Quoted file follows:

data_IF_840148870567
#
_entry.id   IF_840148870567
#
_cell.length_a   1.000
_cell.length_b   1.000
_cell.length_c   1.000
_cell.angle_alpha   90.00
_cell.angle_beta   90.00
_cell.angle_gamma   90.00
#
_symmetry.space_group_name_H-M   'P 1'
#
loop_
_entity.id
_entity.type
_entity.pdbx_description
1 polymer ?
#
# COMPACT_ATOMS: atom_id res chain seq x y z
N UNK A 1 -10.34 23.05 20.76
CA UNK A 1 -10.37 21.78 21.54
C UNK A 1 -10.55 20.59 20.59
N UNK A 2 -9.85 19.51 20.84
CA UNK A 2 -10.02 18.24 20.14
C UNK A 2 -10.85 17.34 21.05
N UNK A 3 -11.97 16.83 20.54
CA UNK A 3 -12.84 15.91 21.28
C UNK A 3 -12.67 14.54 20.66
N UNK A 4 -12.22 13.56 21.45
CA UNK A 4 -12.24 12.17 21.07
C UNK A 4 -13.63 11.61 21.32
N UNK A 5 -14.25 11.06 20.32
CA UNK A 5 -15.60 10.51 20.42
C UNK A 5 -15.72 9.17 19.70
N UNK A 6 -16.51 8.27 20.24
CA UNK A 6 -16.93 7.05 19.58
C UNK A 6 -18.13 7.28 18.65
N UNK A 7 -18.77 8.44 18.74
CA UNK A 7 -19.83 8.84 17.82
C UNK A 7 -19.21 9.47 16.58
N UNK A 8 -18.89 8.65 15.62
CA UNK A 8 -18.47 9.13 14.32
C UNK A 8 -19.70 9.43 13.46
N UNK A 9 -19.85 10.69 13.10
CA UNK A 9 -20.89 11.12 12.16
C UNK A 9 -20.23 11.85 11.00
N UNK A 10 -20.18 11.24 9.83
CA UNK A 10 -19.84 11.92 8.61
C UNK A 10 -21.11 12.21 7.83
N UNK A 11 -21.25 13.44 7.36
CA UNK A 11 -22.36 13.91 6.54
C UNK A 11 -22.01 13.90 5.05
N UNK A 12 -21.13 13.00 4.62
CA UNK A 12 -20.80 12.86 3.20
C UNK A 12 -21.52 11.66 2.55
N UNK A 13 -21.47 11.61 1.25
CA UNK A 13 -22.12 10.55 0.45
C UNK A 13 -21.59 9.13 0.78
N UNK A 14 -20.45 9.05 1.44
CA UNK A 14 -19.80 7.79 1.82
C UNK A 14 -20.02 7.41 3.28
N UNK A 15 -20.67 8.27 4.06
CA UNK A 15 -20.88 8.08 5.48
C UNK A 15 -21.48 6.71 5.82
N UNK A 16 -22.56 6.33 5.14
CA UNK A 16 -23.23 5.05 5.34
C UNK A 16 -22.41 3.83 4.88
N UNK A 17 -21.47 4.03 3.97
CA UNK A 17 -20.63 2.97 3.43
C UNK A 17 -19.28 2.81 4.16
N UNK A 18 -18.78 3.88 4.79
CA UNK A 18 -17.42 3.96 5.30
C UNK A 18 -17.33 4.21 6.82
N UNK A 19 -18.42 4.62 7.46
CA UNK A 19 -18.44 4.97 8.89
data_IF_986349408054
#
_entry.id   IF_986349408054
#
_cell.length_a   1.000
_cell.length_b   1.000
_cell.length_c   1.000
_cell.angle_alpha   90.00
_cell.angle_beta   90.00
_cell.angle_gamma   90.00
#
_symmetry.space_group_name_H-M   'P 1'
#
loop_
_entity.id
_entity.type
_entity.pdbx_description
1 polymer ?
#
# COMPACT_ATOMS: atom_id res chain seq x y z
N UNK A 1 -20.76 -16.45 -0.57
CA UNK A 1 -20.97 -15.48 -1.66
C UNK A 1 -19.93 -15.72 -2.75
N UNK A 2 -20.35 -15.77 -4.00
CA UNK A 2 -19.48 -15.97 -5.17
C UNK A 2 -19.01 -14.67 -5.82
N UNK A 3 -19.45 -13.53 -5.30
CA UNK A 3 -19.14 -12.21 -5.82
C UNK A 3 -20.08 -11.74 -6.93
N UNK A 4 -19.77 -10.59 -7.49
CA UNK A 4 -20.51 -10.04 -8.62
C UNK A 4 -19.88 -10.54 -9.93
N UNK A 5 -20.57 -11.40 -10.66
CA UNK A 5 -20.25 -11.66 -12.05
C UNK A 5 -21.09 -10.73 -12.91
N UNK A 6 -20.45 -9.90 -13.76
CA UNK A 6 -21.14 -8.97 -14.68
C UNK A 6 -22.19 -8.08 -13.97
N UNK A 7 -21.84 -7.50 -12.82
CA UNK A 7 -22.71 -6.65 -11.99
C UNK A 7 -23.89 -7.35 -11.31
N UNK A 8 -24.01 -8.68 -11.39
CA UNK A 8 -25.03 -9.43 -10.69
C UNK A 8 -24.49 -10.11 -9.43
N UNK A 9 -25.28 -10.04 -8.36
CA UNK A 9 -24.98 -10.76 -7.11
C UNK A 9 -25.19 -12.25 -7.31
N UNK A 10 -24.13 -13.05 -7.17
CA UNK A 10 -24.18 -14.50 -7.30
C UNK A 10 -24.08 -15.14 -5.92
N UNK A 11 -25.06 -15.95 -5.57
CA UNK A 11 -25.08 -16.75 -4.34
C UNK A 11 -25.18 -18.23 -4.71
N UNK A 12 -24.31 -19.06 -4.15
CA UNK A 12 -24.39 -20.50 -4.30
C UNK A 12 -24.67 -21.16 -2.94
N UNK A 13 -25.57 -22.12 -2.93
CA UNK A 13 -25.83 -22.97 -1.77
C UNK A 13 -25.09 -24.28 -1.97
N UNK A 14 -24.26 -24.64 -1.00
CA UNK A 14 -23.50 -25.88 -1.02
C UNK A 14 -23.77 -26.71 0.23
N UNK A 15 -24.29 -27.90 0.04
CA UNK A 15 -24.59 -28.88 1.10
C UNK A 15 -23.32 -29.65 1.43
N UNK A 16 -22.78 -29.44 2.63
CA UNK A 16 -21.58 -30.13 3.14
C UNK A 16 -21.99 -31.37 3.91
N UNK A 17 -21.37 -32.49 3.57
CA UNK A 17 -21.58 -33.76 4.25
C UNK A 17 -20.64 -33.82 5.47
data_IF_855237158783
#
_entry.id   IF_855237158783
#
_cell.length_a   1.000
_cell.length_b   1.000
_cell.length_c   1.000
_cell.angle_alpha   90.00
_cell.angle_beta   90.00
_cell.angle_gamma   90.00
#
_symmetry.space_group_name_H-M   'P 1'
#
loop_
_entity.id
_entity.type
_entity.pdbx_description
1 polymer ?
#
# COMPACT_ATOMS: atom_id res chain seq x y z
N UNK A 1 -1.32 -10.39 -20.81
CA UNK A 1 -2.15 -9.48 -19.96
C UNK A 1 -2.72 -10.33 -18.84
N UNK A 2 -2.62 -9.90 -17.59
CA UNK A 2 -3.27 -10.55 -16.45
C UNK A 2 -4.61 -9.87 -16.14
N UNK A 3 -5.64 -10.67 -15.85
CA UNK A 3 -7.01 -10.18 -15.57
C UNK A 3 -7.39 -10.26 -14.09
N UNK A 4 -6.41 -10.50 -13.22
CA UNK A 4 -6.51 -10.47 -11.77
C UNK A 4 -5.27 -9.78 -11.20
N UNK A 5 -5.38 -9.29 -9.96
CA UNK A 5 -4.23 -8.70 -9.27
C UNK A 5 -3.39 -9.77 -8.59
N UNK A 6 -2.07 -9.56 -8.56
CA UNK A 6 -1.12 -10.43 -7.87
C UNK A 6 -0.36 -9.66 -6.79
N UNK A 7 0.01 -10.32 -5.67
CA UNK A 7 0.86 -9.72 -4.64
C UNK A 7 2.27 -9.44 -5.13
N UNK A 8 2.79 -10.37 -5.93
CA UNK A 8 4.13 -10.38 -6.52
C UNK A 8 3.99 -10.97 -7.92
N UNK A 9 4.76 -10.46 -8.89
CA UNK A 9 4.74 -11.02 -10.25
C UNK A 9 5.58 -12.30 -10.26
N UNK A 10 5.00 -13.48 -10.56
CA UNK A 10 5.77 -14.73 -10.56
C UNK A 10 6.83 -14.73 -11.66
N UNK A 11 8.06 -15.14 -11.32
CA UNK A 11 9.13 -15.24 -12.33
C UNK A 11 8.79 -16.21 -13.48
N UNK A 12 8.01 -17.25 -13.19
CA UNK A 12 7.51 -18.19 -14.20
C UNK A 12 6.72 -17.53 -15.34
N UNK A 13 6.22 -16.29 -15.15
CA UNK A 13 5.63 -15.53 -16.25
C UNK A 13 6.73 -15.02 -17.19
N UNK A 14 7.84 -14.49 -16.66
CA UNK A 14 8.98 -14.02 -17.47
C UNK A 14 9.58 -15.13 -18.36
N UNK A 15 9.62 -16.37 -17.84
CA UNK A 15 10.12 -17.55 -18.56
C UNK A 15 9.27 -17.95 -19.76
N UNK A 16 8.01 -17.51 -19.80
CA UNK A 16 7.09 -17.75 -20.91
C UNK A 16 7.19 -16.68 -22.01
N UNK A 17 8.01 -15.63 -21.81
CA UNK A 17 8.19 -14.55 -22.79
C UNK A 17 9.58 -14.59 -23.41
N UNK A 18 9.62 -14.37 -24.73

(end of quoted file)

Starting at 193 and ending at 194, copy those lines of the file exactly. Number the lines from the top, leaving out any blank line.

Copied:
CA UNK A 9 4.74 -11.02 -10.25
C UNK A 9 5.58 -12.30 -10.26